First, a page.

User: Password:
|
|
Subscribe / Log in / New account

A constantly usable testing distribution for Debian

A constantly usable testing distribution for Debian

Posted Sep 22, 2010 21:27 UTC (Wed) by Cyberax (✭ supporter ✭, #52523)
In reply to: A constantly usable testing distribution for Debian by cjwatson
Parent article: A constantly usable testing distribution for Debian

I don't really think so. CUT is not going to be radically different than the current testing.

Debian Stable rapidly becomes woefully obsolete - it's usually about 3-4 years old. New hardware is not supported, new versions of infrastructure software (Python, Ruby, Java, etc.) are not supported and so on.

It's nice to run it on servers, but I'm not able to use it even on locked-down business desktops!

My favorite idea is splitting Debian into "Debian Core" and "Debian Universe". "Debian Core" will have fairly rapid release cycle (yearly, perhaps) and will include only core infrastructure software (kernel, X, Python, gcc). And "Debian Universe" will contain everything else.

Kinda like Ubuntu's model of Multiverse or Arch's AURs.


(Log in to post comments)

Exaggeration

Posted Sep 22, 2010 21:50 UTC (Wed) by dbruce (guest, #57948) [Link]

"Debian Stable rapidly becomes woefully obsolete - it's usually about 3-4 years old."

http://en.wikipedia.org/wiki/Debian#Release_history

No, it has never been more than 3 years old. The only time it was ever over two years old was between July 2004 and June 2005 (due to the infamously-delayed Sarge release). Until 2002, Debian released a stable distro every year. Since Sarge, it has been just under two years between releases.

So in recent years, Stable has always been between zero and two years old, with the mean age being about a year.

DSB

Exaggeration

Posted Sep 22, 2010 22:09 UTC (Wed) by Cyberax (✭ supporter ✭, #52523) [Link]

"No, it has never been more than 3 years old."

You're forgetting the time spent in pre-release freeze. For example, Lenny has Linux 2.6.26 which was released on 13 Jul 2008. So it's already 2 years old and is going to be about 3 years when Squeeze is going to be released.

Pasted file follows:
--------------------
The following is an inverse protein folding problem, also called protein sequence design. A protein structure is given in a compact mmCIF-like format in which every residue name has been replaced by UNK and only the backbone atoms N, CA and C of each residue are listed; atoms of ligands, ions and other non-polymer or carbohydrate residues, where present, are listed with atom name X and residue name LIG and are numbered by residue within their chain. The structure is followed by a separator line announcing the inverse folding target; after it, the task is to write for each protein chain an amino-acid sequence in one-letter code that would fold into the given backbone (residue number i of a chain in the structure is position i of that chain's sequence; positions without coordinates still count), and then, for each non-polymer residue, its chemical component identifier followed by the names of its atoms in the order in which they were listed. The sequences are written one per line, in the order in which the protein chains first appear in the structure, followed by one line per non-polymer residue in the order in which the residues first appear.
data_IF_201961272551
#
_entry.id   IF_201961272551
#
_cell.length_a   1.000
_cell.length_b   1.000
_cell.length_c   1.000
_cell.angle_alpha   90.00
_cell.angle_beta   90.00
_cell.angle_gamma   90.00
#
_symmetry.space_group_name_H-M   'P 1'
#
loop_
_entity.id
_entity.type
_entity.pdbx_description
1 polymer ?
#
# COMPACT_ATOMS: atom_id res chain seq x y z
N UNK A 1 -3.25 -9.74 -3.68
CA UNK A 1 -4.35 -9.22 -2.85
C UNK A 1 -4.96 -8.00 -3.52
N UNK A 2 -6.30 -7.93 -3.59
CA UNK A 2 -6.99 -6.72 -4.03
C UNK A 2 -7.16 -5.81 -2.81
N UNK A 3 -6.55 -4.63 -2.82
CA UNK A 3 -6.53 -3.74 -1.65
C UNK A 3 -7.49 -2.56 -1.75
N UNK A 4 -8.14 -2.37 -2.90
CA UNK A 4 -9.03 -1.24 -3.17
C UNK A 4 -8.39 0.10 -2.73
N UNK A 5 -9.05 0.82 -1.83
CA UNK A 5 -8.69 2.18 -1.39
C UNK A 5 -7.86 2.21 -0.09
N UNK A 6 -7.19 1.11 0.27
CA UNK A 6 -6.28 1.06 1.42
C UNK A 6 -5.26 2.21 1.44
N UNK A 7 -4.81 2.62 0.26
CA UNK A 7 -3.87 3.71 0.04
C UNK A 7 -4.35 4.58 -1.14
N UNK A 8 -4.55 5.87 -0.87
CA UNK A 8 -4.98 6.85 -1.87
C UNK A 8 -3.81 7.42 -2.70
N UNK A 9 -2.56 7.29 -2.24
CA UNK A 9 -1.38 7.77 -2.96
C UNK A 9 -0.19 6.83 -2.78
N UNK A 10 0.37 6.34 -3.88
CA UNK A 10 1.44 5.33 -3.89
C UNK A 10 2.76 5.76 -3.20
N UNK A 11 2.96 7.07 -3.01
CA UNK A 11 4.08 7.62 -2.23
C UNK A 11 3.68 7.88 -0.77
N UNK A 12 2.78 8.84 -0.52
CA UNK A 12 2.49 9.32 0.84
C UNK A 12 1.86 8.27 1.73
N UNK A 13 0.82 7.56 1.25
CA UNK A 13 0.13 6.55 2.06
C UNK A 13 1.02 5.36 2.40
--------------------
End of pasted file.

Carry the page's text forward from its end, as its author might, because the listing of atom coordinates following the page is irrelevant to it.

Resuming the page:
Python 2.5.2 (in Lenny) was released on Feb 18 2008 - already more than 2.5 year old.

Exaggeration

Posted Sep 23, 2010 12:42 UTC (Thu) by dbruce (guest, #57948) [Link]

Good points - the stabilization process seems to add an awful lot of time.

DSB

Exaggeration

Posted Oct 5, 2010 13:19 UTC (Tue) by dererk (subscriber, #67491) [Link]

You are mixing a lot of real facts, but using them as your own purpose.

That is, following your understanding, Red Hat Enterprise Linux offers a 4 years old distribution (because they distribute 2.6.18 kernel which was realized 14th Oct 2006), or, in the same way, it's 6 years old, because it includes python 2.4 released on 2004...

It's a stable software, in software engineer that would basically mean it has been proven to work in most testing scenarios, unfortunately for some cases, *that time* is too much.

I really think CUT would be a solution for them. Once again, thanks JoeyHess the great tools you invent and code (altogether with etckeeper, debconf itself, and so on!)!

Exaggeration

Posted Sep 22, 2010 22:20 UTC (Wed) by foom (subscriber, #14868) [Link]

Well, it depends on how you count. For example, Debian Squeeze is not yet released. But it's going to be way outdated at release time, if you take some specific high-profile examples:
- Python 2.6 (not 2.7, released Jul 3)
- Linux 2.6.32 (not 2.6.33-2.6.35, 2.6.33 released Feb 24)
- GCC 4.4 (not 4.5, released Apr 15)
- Firefox 3.5 (not 3.6, released Jan 21)
- Thunderbird 3.0 (not 3.1, released Jun 24)

So, by your measures, Squeeze is not yet 0 years old, but if you measure by firefox version included, it's already 8 months out of date and it hasn't even been released yet.

I don't have a major problem with that; I use Debian on all my machines -- stable (lenny) on most of them. And basically the only software I've upgraded on those is emacs23 and linux 2.6.32.

But it does seem somewhat of a shame that it takes so long to stabilize things and get a release ready after starting to freeze packages, that much of the software is 6+ months out of date at the day of release. Maybe CUT will help with that.

Exaggeration

Posted Sep 23, 2010 15:04 UTC (Thu) by juliank (subscriber, #45896) [Link]

> Well, it depends on how you count. For example, Debian Squeeze is not yet
> released. But it's going to be way outdated at release time, if you take
> some specific high-profile examples:
> - Python 2.6 (not 2.7, released Jul 3)